Florida court clerks predict delays in civil, traffic filings due to budget cuts

By DARA KAM

Palm Beach Post Staff Writer

Updated: 1:07 p.m. Saturday, March 17, 2012

Posted: 7:19 p.m. Friday, March 16, 2012T

TALLAHASSEE — If couples are in a hurry to get a divorce, they might want to consider seeking an end to their marriage outside Florida in the coming year.

Divorces are just one of the many types of civil cases that county clerks of courts say will almost certainly be delayed in 2012-2013 because of an unexpected $31 million cut lawmakers handed to the clerks in the legislative session that ended last week.

The reduction came less than two weeks before the session ended, leaving the clerks caught unaware. Instead of the $445 million they had been promised, their statewide budget was cut to nearly $416 million, which includes $2 million to handle a backlog in foreclosure cases.

The state’s clerks held an emergency meeting in Tampa Wednesday to figure out how to handle the nearly 7 percent cut that comes after lawmakers slashed their budgets by 17 percent three years ago.

Palm Beach County Clerk and Comptroller Sharon Bock said her office is facing a $2.5 million decrease for the 2012-2013 fiscal year, bringing the total she’s lost since 2009 to $10 million.

She doesn’t plan to lay off any employees because she has already cut 111 workers since the reduction in 2009 and she does not believe she could fulfill her constitutional obligation to operate the court if she cut more.

But she said she will put technology projects on hold, reduce the number of copiers in the courthouse by half and put an end to as much overtime as she can.

Those cutbacks — combined with an increase in foreclosure cases, red light camera ticket cases and other court filings — means Palm Beach County residents will be in for a trying time, she said.

“Our civil courts are going to be horribly, horribly disturbed,” she said.

Similarly, Sarasota Clerk of Circuit Courts Karen Rushing, legislative chair of the statewide clerks association, said, “Our position is that this is not adequate. It will cause serious consequences.”

Because of constitutional and statutory requirements regarding due process and speedy trials, criminal cases won’t be affected, the clerks say. Moreover, the legislature slightly increased the budget for the judges, public defenders and state attorneys in the coming budget year.

But civil and traffic cases feel an effect. The clerks — who are the gateway into the court system by receiving, processing and storing the documents for all cases, as well as traffic fines — won’t be able to create the necessary paperwork for the courts to run smoothly, Bock predicted.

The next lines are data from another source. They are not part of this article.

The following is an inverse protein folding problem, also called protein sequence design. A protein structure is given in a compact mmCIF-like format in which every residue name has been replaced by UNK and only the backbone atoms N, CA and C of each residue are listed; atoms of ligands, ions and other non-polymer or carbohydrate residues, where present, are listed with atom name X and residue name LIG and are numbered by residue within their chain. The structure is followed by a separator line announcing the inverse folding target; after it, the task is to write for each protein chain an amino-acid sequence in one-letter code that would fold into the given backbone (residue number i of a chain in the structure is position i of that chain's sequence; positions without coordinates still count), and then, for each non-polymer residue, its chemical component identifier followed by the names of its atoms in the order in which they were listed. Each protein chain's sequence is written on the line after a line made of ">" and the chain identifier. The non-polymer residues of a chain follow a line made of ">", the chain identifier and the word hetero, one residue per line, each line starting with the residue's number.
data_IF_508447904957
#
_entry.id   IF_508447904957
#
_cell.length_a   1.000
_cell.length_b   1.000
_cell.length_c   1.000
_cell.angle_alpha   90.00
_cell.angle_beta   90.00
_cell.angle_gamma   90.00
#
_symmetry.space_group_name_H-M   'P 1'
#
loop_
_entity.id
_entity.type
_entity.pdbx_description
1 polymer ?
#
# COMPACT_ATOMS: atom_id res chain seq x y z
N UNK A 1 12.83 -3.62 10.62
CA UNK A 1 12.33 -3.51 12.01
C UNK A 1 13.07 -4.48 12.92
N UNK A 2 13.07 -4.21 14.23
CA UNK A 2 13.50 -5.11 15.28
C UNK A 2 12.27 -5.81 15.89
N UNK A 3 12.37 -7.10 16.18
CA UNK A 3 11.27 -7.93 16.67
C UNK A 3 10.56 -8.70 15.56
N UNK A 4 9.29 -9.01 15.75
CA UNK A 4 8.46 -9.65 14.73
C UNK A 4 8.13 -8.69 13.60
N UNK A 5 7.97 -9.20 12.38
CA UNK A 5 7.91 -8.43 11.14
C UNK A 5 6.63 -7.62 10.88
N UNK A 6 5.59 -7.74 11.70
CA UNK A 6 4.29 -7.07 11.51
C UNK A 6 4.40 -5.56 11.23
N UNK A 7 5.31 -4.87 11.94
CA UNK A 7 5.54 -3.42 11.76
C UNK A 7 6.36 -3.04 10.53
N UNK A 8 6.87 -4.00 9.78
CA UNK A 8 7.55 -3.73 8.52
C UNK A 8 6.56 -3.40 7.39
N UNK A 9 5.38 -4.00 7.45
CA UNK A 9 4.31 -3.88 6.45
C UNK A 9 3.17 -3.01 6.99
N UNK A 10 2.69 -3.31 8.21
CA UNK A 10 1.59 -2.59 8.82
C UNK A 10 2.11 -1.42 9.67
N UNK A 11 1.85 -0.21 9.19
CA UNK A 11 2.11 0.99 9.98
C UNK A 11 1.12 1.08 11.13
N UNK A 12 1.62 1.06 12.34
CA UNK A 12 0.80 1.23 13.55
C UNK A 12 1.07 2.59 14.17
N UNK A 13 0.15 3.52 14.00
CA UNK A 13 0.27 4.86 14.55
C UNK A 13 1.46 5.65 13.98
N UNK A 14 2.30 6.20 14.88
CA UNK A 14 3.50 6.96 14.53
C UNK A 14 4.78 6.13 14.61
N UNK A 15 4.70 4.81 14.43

“Without overtime, we will have an extensive backlog mostly in our civil division,” she said.

Documents will be time-stamped when they are delivered to the court, Rushing said. But there will be a lag before the records are put into the file, either electronically or on paper.

“It’s going to cause access to public records dysfunction because when you come to get the record it won’t be indexed so we’ll be rummaging through boxes to try to find it. That’s going to burn our time and we won’t be able to deal with the backlog,” Rushing said.

Bock said postponing the switch to electronic records probably will cause her office to run out of paper before the year is out, meaning lawyers could have to bring their own paper if they want copies of court filings.

Cutting the number of copiers also will slow work down too.

“There’s going to be a line when a clerk has to make a copy,” Bock said. “They’re going to have to spend that time waiting in line instead of waiting on customers.”

Elsewhere in the state, Rushing predicted clerks will close branch offices and shorten hours of operation to meet the budget reductions.

But Senate budget chief J.D. Alexander, R-Lake Wales, said, “I just don’t ultimately believe the parade of horribles will occur.”

He said the clerks need to reduce their costs, but if they don’t the legislature will figure out a way to handle it.

In the 2012-2013 budget, which has not yet been signed into law by Gov. Rick Scott, lawmakers also approved $50 million — known as a “back of the bill” item — for the clerks to cover a deficit in the current year budget.

“The reality is that if they come up short next year just like this year they’re going to probably end up writing a back of the bill for the shortfall in next year’s budget,” Alexander said.

He also said the clerks fared better under the final plan than they would have under the House’s proposal, which would have equated to about a $50 million cut.

But the clerks insist he’s wrong because the House would have freed up about $33 million by allowing the clerks to stop paying 8 percent to the Department of Revenue, the amount most state agencies are required to pay to process payments. The clerks have been trying for years to convince lawmakers to exempt them from the processing fee because, they say, they handle all their payments and collections themselves.

And Alexander said the clerks receive money from the counties to perform their controller duties and questioned whether some of the funds intended to support court functions are being used to cover county responsibilities.

“That is so untrue that it borders on irresponsible,” Bock said, adding that the state constitution prohibits the clerks from blending the funds.

Bock says it’s unfair that the money the clerks give to the revenue department is used to fund projects unrelated to the courts.

“We’ve spent three years trying to explain to the state legislature that it is an inappropriate charge because DOR does not do any work for us,” she said. “It’s a shell game.”

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